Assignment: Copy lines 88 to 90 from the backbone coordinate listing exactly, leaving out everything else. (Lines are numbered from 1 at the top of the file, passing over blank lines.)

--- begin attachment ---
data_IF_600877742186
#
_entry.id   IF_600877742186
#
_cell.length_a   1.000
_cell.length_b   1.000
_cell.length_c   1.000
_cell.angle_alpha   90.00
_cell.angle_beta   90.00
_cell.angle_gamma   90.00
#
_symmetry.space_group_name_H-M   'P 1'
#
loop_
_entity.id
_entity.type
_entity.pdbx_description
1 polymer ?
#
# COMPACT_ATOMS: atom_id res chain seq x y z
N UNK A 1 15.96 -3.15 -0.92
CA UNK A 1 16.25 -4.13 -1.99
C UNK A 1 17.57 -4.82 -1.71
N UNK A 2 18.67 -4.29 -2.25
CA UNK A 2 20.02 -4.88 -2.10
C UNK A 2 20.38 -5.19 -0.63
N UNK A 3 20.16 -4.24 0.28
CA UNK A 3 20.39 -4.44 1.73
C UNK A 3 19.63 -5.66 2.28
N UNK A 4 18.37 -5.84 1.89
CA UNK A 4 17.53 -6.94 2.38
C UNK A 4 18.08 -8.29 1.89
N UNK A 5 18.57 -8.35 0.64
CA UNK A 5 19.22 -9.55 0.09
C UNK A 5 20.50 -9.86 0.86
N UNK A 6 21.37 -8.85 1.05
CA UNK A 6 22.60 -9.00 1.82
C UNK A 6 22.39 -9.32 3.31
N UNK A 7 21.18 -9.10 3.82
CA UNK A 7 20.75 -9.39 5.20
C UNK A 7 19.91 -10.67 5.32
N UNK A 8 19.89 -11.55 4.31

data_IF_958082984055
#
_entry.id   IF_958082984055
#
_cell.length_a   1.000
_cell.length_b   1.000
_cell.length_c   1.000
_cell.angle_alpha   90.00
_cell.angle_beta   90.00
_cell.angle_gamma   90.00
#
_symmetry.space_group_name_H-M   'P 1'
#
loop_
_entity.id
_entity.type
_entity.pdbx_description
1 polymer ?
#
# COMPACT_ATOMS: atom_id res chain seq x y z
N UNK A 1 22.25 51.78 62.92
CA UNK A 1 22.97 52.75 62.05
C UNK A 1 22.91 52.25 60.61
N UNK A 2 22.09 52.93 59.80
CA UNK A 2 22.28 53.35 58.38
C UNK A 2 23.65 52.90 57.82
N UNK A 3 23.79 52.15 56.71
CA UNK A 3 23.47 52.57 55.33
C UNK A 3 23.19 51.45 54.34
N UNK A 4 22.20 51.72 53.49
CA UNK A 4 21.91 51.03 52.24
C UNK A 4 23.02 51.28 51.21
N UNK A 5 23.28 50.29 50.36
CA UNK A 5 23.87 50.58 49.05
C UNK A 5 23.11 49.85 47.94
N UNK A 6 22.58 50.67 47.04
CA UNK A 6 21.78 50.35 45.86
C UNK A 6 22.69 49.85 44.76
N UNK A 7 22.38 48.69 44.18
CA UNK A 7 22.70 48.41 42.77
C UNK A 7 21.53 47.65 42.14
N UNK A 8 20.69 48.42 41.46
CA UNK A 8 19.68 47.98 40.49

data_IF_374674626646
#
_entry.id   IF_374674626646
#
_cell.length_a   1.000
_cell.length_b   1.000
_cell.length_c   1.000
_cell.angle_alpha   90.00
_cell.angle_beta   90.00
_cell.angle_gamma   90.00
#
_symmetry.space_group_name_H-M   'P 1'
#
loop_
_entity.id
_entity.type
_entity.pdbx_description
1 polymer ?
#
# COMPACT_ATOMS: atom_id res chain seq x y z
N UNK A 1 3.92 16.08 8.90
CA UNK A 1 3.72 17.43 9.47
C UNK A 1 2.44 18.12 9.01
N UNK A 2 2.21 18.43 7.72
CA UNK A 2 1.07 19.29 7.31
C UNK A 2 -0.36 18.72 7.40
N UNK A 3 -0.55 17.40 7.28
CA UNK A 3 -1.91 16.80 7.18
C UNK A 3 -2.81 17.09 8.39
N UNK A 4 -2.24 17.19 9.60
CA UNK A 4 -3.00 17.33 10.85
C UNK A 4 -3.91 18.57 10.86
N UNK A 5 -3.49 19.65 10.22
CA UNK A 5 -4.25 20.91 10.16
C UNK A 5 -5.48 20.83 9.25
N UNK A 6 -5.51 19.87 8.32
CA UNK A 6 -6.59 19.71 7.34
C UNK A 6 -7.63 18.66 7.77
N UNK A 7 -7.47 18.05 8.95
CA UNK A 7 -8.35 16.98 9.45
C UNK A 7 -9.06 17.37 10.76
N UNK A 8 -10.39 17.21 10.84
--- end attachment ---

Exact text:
_entry.id   IF_374674626646
#
_cell.length_a   1.000